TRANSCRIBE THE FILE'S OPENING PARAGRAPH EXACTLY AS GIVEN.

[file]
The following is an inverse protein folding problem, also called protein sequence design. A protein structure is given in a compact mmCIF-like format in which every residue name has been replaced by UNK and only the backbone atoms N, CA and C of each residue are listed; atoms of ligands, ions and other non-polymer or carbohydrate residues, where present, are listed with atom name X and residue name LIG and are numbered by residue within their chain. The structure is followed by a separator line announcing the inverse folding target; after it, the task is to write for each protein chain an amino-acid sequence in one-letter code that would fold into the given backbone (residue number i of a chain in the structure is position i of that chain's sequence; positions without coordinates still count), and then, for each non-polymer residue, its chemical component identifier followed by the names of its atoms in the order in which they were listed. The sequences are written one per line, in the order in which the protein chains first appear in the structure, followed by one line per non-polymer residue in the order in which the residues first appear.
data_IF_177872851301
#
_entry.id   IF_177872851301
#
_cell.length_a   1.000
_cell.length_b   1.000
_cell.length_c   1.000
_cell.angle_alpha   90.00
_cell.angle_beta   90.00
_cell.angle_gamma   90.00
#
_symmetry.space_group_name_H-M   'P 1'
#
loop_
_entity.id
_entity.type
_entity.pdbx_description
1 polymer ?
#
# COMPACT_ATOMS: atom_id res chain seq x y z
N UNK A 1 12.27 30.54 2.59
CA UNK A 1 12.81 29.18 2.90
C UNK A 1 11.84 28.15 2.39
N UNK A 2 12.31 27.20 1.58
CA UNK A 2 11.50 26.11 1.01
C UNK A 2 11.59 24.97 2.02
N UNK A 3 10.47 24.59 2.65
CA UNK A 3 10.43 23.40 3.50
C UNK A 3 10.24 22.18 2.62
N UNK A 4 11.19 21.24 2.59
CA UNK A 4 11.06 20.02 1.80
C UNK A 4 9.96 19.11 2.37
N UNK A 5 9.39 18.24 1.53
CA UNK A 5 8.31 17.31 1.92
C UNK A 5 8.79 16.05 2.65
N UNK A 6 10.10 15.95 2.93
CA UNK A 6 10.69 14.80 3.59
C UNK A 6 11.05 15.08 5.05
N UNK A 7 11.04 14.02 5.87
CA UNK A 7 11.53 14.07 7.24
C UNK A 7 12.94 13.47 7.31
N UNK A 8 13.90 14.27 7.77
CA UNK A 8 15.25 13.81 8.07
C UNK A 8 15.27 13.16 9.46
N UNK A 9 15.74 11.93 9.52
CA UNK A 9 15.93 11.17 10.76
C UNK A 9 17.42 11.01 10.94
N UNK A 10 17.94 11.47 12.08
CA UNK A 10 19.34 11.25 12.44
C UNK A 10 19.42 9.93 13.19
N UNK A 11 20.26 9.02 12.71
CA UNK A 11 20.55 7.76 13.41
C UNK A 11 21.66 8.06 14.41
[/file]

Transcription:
The following is an inverse protein folding problem, also called protein sequence design. A protein structure is given in a compact mmCIF-like format in which every residue name has been replaced by UNK and only the backbone atoms N, CA and C of each residue are listed; atoms of ligands, ions and other non-polymer or carbohydrate residues, where present, are listed with atom name X and residue name LIG and are numbered by residue within their chain. The structure is followed by a separator line announcing the inverse folding target; after it, the task is to write for each protein chain an amino-acid sequence in one-letter code that would fold into the given backbone (residue number i of a chain in the structure is position i of that chain's sequence; positions without coordinates still count), and then, for each non-polymer residue, its chemical component identifier followed by the names of its atoms in the order in which they were listed. The sequences are written one per line, in the order in which the protein chains first appear in the structure, followed by one line per non-polymer residue in the order in which the residues first appear.